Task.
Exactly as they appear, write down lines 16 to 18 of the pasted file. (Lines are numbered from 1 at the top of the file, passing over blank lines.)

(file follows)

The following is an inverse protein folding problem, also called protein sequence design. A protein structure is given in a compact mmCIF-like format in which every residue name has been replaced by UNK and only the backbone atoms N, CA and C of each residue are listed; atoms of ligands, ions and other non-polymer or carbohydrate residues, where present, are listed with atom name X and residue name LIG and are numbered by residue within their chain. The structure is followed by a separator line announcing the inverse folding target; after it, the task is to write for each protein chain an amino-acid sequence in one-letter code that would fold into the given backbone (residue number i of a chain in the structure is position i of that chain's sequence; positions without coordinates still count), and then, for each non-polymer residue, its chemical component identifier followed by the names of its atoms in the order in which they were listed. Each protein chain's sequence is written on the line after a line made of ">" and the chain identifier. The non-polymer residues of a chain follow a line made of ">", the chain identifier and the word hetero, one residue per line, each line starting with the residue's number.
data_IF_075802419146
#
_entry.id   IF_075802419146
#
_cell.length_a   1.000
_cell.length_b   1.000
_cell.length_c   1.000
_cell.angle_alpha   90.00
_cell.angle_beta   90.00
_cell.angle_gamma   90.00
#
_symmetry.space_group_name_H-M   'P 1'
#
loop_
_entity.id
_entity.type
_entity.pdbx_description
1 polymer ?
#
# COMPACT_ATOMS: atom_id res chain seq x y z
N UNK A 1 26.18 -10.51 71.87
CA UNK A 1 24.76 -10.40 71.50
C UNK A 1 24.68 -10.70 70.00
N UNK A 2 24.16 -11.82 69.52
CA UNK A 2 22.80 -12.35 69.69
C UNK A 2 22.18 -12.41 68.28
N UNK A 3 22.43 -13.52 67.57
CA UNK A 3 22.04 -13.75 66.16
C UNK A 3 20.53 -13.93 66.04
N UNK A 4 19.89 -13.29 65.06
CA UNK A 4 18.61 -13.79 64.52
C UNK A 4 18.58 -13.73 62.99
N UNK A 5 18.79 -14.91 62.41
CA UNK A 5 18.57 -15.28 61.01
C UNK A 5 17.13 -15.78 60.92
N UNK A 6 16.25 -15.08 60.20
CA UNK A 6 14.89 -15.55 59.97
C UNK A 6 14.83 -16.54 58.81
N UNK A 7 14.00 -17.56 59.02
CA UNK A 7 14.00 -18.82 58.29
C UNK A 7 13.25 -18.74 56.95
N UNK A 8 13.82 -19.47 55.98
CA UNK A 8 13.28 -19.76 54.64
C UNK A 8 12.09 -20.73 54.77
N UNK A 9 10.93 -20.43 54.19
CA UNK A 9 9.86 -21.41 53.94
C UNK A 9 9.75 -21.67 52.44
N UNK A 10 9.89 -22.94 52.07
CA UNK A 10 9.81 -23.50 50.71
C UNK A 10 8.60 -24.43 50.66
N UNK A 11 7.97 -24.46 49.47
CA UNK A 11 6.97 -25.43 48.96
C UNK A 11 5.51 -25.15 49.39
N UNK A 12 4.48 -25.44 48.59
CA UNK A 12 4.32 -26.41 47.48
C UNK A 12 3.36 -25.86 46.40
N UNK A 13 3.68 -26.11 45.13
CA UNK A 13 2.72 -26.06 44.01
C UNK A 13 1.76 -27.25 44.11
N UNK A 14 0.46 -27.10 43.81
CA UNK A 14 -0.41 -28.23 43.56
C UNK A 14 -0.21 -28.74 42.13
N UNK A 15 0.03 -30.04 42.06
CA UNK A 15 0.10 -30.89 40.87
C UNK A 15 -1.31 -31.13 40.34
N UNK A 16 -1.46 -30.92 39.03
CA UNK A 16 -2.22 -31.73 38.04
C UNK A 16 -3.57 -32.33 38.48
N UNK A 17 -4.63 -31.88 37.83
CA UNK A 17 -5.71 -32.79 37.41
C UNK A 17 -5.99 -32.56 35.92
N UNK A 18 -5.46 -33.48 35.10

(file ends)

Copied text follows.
_entity.id
_entity.type
_entity.pdbx_description